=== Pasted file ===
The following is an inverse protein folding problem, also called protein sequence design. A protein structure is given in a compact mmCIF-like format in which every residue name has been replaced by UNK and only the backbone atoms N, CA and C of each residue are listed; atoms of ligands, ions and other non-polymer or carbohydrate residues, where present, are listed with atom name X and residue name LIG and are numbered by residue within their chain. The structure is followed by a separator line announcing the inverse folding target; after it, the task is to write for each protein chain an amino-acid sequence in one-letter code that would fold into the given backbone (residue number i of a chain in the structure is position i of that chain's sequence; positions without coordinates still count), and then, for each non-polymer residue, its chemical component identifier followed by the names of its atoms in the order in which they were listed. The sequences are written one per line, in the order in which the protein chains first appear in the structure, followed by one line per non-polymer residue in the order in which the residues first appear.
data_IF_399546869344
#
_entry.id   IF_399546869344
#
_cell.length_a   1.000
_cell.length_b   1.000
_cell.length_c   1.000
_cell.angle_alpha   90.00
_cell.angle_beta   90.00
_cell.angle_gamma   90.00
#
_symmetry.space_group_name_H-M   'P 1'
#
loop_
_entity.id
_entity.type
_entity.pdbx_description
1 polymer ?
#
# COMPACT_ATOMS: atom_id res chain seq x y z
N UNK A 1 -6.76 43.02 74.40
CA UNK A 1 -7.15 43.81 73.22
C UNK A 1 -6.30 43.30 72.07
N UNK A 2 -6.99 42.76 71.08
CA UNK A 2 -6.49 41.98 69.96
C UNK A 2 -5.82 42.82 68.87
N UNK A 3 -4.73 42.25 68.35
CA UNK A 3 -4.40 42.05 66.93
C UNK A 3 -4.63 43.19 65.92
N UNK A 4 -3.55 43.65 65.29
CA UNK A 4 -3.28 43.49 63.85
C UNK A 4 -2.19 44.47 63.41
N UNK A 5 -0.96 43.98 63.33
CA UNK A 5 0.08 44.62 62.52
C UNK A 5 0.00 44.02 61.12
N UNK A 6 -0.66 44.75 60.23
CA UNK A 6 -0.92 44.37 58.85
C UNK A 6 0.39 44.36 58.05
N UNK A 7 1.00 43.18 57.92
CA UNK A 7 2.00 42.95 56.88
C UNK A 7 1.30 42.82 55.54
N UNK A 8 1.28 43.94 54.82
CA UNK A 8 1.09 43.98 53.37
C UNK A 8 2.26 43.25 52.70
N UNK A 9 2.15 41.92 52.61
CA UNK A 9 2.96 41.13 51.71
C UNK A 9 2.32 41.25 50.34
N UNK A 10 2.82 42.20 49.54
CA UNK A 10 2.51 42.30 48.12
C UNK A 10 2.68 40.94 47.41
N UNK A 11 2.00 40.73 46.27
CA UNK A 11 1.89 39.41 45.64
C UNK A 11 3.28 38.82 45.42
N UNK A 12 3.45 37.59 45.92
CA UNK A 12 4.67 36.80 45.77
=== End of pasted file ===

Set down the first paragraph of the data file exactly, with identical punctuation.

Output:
The following is an inverse protein folding problem, also called protein sequence design. A protein structure is given in a compact mmCIF-like format in which every residue name has been replaced by UNK and only the backbone atoms N, CA and C of each residue are listed; atoms of ligands, ions and other non-polymer or carbohydrate residues, where present, are listed with atom name X and residue name LIG and are numbered by residue within their chain. The structure is followed by a separator line announcing the inverse folding target; after it, the task is to write for each protein chain an amino-acid sequence in one-letter code that would fold into the given backbone (residue number i of a chain in the structure is position i of that chain's sequence; positions without coordinates still count), and then, for each non-polymer residue, its chemical component identifier followed by the names of its atoms in the order in which they were listed. The sequences are written one per line, in the order in which the protein chains first appear in the structure, followed by one line per non-polymer residue in the order in which the residues first appear.